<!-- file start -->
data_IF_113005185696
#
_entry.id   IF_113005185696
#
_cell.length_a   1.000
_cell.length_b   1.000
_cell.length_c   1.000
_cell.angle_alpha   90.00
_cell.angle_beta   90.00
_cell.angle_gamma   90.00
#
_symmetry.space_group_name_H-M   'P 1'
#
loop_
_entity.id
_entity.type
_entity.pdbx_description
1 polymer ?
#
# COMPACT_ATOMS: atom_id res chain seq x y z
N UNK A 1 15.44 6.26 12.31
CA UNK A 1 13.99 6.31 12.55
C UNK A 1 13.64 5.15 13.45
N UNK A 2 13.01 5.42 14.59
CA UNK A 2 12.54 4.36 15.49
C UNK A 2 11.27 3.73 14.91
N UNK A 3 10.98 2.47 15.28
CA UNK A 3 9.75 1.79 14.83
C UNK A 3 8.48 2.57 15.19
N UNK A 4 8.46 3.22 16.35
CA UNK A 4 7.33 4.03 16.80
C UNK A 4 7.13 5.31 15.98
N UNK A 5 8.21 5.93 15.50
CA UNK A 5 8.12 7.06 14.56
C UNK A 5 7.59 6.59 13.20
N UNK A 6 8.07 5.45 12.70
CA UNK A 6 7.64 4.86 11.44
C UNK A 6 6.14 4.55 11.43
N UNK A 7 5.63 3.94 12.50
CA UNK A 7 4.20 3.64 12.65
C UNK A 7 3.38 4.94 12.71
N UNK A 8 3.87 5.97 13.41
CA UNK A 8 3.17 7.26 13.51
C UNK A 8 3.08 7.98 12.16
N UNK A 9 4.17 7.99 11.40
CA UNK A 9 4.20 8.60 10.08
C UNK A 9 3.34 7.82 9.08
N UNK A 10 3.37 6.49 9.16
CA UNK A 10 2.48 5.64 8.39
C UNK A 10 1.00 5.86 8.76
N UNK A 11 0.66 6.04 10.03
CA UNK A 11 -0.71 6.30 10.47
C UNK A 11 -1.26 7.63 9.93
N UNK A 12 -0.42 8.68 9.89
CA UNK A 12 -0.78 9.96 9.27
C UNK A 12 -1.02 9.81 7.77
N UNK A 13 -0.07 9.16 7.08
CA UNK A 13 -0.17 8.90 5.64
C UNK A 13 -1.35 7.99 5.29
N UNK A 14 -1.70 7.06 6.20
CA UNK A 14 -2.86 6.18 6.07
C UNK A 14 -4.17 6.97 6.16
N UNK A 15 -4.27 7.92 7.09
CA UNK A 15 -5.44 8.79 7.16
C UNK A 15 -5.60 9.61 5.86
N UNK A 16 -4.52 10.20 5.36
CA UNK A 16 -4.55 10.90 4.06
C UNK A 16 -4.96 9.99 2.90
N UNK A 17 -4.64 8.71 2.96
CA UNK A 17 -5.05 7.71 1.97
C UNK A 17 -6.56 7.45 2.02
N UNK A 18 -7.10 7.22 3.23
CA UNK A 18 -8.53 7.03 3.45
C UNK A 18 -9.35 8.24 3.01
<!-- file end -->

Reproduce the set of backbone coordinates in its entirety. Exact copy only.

data_IF_113005185696
#
_entry.id   IF_113005185696
#
_cell.length_a   1.000
_cell.length_b   1.000
_cell.length_c   1.000
_cell.angle_alpha   90.00
_cell.angle_beta   90.00
_cell.angle_gamma   90.00
#
_symmetry.space_group_name_H-M   'P 1'
#
loop_
_entity.id
_entity.type
_entity.pdbx_description
1 polymer ?
#
# COMPACT_ATOMS: atom_id res chain seq x y z
N UNK A 1 15.44 6.26 12.31
CA UNK A 1 13.99 6.31 12.55
C UNK A 1 13.64 5.15 13.45
N UNK A 2 13.01 5.42 14.59
CA UNK A 2 12.54 4.36 15.49
C UNK A 2 11.27 3.73 14.91
N UNK A 3 10.98 2.47 15.28
CA UNK A 3 9.75 1.79 14.83
C UNK A 3 8.48 2.57 15.19
N UNK A 4 8.46 3.22 16.35
CA UNK A 4 7.33 4.03 16.80
C UNK A 4 7.13 5.31 15.98
N UNK A 5 8.21 5.93 15.50
CA UNK A 5 8.12 7.06 14.56
C UNK A 5 7.59 6.59 13.20
N UNK A 6 8.07 5.45 12.70
CA UNK A 6 7.64 4.86 11.44
C UNK A 6 6.14 4.55 11.43
N UNK A 7 5.63 3.94 12.50
CA UNK A 7 4.20 3.64 12.65
C UNK A 7 3.38 4.94 12.71
N UNK A 8 3.87 5.97 13.41
CA UNK A 8 3.17 7.26 13.51
C UNK A 8 3.08 7.98 12.16
N UNK A 9 4.17 7.99 11.40
CA UNK A 9 4.20 8.60 10.08
C UNK A 9 3.34 7.82 9.08
N UNK A 10 3.37 6.49 9.16
CA UNK A 10 2.48 5.64 8.39
C UNK A 10 1.00 5.86 8.76
N UNK A 11 0.66 6.04 10.03
CA UNK A 11 -0.71 6.30 10.47
C UNK A 11 -1.26 7.63 9.93
N UNK A 12 -0.42 8.68 9.89
CA UNK A 12 -0.78 9.96 9.27
C UNK A 12 -1.02 9.81 7.77
N UNK A 13 -0.07 9.16 7.08
CA UNK A 13 -0.17 8.90 5.64
C UNK A 13 -1.35 7.99 5.29
N UNK A 14 -1.70 7.06 6.20
CA UNK A 14 -2.86 6.18 6.07
C UNK A 14 -4.17 6.97 6.16
N UNK A 15 -4.27 7.92 7.09
CA UNK A 15 -5.44 8.79 7.16
C UNK A 15 -5.60 9.61 5.86
N UNK A 16 -4.52 10.20 5.36
CA UNK A 16 -4.55 10.90 4.06
C UNK A 16 -4.96 9.99 2.90
N UNK A 17 -4.64 8.71 2.96
CA UNK A 17 -5.05 7.71 1.97
C UNK A 17 -6.56 7.45 2.02
N UNK A 18 -7.10 7.22 3.23
CA UNK A 18 -8.53 7.03 3.45
C UNK A 18 -9.35 8.24 3.01